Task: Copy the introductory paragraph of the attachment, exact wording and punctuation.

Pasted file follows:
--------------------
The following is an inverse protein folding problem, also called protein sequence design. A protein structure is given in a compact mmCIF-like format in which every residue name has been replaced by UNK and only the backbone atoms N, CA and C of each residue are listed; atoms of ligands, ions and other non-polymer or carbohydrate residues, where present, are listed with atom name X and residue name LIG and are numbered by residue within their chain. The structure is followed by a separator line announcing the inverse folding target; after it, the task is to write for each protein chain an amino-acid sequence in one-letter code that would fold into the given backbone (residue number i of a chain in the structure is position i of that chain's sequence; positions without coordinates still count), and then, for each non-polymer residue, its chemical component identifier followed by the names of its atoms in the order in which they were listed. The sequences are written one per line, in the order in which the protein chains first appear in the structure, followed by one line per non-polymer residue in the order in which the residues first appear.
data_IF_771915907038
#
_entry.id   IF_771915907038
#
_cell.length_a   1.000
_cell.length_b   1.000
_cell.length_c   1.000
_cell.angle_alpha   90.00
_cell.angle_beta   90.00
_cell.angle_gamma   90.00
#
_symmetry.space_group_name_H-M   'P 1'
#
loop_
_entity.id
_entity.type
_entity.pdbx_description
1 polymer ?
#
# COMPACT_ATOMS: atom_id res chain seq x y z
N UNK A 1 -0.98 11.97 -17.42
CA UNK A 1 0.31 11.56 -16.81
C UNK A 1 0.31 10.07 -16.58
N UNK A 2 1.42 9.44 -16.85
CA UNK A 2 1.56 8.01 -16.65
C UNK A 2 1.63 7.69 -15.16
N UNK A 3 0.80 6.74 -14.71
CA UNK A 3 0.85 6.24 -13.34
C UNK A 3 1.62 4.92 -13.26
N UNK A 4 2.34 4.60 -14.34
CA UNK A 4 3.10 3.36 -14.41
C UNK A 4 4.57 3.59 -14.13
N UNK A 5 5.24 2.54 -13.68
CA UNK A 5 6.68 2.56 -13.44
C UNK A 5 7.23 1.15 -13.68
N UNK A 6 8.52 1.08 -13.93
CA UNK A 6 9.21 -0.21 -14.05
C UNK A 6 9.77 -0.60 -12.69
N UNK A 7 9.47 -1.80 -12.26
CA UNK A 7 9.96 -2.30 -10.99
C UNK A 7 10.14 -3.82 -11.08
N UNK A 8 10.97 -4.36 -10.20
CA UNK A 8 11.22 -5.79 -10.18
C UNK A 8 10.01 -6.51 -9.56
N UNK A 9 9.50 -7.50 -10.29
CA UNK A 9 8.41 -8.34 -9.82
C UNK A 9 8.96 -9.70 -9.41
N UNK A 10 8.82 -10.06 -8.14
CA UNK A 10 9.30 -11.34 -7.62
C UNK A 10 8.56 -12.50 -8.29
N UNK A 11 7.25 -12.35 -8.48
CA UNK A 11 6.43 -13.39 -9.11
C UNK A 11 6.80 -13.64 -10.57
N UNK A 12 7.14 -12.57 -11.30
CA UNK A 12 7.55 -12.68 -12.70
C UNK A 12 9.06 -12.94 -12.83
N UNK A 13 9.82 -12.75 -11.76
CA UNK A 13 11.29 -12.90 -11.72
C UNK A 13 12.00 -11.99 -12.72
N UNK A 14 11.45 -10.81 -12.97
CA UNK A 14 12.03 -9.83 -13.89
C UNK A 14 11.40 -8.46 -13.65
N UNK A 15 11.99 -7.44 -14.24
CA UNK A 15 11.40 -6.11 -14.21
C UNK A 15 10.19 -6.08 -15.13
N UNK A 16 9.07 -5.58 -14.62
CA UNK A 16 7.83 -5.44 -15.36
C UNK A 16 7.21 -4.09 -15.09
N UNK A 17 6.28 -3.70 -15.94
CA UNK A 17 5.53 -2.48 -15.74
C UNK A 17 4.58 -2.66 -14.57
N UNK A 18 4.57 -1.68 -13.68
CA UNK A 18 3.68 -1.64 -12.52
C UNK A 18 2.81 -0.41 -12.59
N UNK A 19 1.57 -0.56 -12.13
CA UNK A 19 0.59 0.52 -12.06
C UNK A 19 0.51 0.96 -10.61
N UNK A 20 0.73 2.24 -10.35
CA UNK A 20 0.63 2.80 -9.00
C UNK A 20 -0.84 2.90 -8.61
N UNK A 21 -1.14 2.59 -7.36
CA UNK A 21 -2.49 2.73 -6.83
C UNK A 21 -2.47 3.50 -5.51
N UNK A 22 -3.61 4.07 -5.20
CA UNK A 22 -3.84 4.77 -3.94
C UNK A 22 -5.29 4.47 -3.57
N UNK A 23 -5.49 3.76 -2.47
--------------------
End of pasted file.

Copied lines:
The following is an inverse protein folding problem, also called protein sequence design. A protein structure is given in a compact mmCIF-like format in which every residue name has been replaced by UNK and only the backbone atoms N, CA and C of each residue are listed; atoms of ligands, ions and other non-polymer or carbohydrate residues, where present, are listed with atom name X and residue name LIG and are numbered by residue within their chain. The structure is followed by a separator line announcing the inverse folding target; after it, the task is to write for each protein chain an amino-acid sequence in one-letter code that would fold into the given backbone (residue number i of a chain in the structure is position i of that chain's sequence; positions without coordinates still count), and then, for each non-polymer residue, its chemical component identifier followed by the names of its atoms in the order in which they were listed. The sequences are written one per line, in the order in which the protein chains first appear in the structure, followed by one line per non-polymer residue in the order in which the residues first appear.